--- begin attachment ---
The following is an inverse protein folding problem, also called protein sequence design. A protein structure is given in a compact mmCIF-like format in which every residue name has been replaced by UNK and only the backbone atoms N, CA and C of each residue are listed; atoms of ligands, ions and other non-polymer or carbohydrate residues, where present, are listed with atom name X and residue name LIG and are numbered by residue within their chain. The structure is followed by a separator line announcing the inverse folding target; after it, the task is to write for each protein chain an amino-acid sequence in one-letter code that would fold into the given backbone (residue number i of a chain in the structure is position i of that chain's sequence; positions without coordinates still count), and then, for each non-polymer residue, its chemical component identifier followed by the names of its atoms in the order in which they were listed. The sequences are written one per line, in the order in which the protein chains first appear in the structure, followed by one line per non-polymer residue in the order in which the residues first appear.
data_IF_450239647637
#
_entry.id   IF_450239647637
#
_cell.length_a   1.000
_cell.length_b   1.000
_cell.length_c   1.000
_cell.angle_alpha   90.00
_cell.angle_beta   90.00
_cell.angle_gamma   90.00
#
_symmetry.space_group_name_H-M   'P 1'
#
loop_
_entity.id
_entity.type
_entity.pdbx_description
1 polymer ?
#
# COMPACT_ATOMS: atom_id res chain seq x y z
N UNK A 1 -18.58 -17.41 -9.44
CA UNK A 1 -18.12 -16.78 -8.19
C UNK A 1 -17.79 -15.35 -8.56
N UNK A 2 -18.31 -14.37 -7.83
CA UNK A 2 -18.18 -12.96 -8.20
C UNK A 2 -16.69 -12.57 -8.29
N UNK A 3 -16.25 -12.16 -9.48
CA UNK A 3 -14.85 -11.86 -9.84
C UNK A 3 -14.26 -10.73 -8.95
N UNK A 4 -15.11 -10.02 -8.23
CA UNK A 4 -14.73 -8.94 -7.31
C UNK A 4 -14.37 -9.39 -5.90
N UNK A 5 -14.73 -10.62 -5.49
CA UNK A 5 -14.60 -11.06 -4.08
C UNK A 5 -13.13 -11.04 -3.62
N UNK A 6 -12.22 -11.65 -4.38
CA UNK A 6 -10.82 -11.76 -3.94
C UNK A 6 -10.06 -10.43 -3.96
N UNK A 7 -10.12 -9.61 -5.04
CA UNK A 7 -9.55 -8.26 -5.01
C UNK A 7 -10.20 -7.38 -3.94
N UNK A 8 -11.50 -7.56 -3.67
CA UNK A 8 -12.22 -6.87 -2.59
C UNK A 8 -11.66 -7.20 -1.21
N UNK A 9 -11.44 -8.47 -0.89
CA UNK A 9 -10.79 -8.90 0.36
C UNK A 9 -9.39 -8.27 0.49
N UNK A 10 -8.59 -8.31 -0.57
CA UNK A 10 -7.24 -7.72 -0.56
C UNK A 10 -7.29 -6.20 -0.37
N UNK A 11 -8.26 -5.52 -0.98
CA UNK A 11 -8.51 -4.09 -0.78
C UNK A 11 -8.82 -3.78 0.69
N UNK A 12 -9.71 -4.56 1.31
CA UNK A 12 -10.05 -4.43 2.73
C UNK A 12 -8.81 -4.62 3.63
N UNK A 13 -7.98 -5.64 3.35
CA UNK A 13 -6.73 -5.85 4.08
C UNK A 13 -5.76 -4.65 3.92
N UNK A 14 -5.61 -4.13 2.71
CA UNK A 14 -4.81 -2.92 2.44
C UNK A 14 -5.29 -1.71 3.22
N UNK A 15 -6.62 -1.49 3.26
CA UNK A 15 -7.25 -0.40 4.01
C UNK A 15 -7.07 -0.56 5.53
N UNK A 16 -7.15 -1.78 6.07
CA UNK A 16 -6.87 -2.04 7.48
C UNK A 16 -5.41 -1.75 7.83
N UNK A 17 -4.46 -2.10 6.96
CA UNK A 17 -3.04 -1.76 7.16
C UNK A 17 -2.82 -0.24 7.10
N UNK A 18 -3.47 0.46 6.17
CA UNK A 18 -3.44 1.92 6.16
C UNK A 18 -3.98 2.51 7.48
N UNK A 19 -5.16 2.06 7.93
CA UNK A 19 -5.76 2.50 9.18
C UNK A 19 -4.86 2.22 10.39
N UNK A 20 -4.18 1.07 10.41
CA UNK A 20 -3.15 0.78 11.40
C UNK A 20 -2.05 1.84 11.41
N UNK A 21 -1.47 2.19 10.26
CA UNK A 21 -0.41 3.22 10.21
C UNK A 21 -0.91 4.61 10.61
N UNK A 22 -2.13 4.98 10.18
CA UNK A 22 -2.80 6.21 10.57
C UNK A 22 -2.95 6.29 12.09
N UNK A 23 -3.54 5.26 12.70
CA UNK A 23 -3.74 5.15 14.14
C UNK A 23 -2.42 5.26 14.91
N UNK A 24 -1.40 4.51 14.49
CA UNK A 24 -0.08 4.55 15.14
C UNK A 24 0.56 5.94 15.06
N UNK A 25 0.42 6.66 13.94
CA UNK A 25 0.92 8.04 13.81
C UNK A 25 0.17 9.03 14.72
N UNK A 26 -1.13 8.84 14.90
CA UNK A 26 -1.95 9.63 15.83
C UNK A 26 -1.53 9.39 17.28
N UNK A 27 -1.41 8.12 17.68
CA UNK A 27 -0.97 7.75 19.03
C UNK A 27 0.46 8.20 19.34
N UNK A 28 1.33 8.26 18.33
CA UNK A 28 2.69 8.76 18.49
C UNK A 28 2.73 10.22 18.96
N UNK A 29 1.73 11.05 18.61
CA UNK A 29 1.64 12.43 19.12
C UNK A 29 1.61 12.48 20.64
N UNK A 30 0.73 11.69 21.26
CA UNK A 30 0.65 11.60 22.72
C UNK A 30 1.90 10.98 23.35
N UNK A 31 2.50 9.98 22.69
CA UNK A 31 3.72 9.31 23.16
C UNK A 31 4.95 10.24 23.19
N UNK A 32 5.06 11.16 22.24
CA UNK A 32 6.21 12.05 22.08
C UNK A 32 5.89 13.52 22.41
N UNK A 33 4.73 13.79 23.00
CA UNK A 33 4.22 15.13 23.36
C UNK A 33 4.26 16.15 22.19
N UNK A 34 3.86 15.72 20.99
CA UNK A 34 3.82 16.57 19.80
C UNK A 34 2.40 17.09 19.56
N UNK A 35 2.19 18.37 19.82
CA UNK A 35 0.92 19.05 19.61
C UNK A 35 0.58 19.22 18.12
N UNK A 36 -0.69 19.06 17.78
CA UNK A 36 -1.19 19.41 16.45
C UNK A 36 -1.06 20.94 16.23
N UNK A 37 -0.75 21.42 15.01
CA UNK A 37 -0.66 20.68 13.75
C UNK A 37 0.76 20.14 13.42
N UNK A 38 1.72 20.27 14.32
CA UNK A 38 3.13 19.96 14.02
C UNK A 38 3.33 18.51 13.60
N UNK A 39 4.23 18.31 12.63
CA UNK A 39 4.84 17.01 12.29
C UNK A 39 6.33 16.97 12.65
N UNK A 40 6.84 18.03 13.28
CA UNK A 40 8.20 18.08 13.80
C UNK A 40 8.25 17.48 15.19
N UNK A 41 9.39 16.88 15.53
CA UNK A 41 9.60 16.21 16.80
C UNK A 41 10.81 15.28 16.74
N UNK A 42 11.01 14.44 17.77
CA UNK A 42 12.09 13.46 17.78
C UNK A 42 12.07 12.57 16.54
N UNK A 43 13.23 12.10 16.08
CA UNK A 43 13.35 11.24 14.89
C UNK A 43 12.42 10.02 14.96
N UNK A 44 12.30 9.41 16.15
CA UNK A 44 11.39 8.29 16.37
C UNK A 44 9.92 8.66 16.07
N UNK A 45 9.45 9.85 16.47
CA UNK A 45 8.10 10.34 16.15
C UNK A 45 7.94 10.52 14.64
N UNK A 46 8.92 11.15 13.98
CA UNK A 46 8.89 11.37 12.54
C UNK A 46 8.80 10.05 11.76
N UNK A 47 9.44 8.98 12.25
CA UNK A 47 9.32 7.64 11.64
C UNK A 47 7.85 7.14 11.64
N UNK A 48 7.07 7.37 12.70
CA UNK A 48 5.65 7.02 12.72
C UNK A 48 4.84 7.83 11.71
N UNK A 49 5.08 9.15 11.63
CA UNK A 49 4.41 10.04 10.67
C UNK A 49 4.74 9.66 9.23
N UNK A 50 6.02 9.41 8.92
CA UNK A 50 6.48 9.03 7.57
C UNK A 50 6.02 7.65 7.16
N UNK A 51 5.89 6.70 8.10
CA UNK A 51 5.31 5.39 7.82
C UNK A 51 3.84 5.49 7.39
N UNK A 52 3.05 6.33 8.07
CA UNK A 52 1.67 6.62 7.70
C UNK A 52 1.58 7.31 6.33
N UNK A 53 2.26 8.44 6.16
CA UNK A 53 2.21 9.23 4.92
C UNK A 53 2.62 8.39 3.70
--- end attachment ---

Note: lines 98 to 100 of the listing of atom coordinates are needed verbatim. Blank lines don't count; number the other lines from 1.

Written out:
CA UNK A 26 -1.95 9.63 15.83
C UNK A 26 -1.53 9.39 17.28
N UNK A 27 -1.41 8.12 17.68